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The Piya (Chinese: 埤雅; pinyin: Píyǎ; Wade–Giles: P'i-ya; "Increased [Er]ya") was a Chinese dictionary compiled by Song Dynasty scholar Lu Dian (陸佃/陆佃, 1042-1102). He wrote this Erya supplement along with his Erya Xinyi (爾雅新義 "New Exegesis of the Erya") commentary. Although the Piya preface written by his son Lu Zai (陸宰/陆宰) is dated 1125, the dictionary was written earlier; Liu (1963:87) estimates around the Yuanfeng era (元豐, 1078–1085), and Joseph Needham (1986: 192) says around 1096.

Lu Dian arranged the Piya into 8 semantically based chapters that closely correspond with the last Erya chapters 13-19. The only exceptions are Chapter 5 ("Explaining Horses") that is contained in Erya 19 ("Explaining Domestic Animals") and Chapter 8 ("Explaining Heaven") that anomalously corresponds with the first part of the Erya.

Chapter Chinese Pinyin Translation Erya Chapter
1 釋魚 Shiyu Explaining Fishes 16
2 釋獸 Shishou Explaining Beasts 18
3 釋鳥 Shiniao Explaining Birds 17
4 釋蟲 Shichong Explaining Insects 15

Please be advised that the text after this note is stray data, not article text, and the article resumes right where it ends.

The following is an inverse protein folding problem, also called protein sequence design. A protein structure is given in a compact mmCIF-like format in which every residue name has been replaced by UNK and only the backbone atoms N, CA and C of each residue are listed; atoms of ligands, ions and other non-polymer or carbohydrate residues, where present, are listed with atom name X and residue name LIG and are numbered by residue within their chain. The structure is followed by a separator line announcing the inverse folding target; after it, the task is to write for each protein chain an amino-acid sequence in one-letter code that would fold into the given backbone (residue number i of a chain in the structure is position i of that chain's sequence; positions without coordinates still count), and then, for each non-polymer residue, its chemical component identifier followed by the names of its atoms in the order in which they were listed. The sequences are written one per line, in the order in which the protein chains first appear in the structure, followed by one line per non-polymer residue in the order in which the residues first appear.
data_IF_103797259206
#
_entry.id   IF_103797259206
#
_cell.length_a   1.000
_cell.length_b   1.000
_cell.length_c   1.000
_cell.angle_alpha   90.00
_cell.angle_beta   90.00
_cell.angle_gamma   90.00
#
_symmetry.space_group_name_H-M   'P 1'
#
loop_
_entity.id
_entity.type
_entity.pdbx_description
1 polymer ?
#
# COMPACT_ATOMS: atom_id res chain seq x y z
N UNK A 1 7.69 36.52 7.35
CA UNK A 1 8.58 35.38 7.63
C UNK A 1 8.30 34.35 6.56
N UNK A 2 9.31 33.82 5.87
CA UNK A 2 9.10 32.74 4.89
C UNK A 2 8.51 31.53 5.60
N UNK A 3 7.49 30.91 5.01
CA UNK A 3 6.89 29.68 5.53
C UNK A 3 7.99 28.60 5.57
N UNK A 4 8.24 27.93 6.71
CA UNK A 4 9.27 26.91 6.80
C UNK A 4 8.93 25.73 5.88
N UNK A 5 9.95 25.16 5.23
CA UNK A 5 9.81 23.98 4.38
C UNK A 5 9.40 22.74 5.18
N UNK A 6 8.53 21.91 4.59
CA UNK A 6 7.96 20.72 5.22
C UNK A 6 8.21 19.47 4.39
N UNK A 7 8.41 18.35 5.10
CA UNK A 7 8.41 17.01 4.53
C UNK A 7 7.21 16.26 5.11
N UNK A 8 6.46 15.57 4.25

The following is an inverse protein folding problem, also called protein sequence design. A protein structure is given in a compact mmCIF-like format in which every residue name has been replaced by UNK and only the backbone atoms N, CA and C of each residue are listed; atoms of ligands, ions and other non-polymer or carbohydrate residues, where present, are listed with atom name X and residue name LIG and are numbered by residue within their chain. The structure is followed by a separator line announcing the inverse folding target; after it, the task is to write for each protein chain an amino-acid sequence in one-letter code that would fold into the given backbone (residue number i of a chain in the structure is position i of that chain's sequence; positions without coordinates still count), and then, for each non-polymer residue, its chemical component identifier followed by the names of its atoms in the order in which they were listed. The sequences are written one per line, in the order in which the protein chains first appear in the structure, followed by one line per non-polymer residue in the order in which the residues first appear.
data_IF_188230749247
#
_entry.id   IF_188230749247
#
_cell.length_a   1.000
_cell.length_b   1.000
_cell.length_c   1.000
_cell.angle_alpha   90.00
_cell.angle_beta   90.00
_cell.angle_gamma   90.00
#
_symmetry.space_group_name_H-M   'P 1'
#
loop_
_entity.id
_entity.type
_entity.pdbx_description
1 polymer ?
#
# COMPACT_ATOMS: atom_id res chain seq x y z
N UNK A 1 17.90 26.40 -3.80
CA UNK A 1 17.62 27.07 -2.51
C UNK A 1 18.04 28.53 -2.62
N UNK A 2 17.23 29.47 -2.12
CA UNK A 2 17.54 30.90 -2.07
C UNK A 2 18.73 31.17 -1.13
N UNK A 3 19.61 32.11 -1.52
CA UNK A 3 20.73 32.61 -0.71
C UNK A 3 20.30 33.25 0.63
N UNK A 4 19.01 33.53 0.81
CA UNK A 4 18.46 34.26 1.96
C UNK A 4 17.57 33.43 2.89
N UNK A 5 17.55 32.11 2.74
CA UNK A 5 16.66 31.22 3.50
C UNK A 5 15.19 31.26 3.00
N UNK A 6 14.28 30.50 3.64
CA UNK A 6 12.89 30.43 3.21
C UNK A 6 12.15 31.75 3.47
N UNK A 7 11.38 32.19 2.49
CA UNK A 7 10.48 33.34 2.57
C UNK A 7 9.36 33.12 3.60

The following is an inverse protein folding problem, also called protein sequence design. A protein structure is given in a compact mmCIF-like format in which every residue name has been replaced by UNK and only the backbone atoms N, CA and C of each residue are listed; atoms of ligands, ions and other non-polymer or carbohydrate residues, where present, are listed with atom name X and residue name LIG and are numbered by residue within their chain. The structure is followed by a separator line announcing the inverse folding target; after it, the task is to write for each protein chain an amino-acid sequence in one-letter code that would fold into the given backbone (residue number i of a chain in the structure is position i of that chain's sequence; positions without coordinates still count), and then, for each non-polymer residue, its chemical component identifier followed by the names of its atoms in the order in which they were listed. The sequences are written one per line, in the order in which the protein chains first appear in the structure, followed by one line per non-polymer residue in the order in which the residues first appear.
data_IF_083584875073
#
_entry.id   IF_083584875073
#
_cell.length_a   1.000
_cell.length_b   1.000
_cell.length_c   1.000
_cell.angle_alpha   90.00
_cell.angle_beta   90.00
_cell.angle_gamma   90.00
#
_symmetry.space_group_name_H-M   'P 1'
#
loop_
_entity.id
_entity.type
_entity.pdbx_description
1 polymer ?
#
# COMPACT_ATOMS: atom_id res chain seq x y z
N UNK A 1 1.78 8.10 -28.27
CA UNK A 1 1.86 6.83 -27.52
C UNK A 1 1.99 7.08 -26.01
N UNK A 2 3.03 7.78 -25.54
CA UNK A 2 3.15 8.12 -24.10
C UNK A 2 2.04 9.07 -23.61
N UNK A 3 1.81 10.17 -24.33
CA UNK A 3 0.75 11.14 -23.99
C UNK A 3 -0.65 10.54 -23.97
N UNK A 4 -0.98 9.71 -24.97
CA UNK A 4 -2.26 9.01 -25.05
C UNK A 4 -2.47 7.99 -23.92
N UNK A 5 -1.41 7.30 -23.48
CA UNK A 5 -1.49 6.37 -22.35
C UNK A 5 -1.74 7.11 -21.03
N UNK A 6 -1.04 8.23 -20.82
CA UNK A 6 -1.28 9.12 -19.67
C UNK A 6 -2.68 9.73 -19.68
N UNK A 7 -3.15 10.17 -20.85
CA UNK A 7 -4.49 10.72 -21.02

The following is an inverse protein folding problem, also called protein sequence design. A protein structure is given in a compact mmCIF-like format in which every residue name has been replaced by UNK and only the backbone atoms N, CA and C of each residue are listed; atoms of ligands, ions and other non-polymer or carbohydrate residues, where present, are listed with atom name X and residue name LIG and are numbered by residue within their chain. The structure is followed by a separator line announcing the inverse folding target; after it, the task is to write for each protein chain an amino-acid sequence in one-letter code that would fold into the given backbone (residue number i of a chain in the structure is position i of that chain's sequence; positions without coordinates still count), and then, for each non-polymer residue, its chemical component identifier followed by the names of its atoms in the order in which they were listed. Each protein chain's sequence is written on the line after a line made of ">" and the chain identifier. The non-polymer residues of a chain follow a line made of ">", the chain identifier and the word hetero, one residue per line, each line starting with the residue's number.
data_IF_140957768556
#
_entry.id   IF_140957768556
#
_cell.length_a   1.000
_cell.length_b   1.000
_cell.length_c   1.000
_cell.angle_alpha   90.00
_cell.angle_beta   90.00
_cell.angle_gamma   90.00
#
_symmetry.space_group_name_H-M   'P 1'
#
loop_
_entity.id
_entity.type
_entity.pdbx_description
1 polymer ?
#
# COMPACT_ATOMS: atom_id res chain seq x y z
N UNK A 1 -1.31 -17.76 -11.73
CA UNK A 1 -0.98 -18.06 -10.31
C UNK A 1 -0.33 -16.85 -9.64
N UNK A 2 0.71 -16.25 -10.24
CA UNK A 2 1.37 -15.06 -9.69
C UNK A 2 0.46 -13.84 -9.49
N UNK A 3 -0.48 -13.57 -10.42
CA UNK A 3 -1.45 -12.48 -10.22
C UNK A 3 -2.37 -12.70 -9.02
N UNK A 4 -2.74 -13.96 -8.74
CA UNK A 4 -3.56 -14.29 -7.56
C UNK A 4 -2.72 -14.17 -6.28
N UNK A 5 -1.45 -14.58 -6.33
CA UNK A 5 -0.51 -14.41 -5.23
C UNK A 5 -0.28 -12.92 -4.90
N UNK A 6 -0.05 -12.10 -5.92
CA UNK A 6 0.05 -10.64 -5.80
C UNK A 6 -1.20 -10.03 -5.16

5 釋馬 Shima Explaining Horses (19)
6 釋木 Shimu Explaining Trees 14
7 釋草 Shicao Explaining Plants 13
8 釋天 Shitian Explaining Heaven 8

The preface explains Lu's motives for defining flora and fauna terminology. Since Song officials changed the basis for the Imperial examination from mastering poetry to jingyi (經義/经义 "expounding on a classical quotation"), literati no longer studied the lyrical names for plants and animals.

See also[edit]


  • Liu Yeqiu 刘叶秋 (1963). Zhongguo gudai de zidian 中国古代的字典 [Dictionaries of Ancient China] . Beijing: Zhonghua Shuju. (in Chinese)
  • Needham, Joseph, Lu Gwei-djen, and Huang Hsing-Tsung (1986). Science and Civilisation in China, Volume 6 Biology and Biological Technology, Part 1 Botany. Cambridge University Press.

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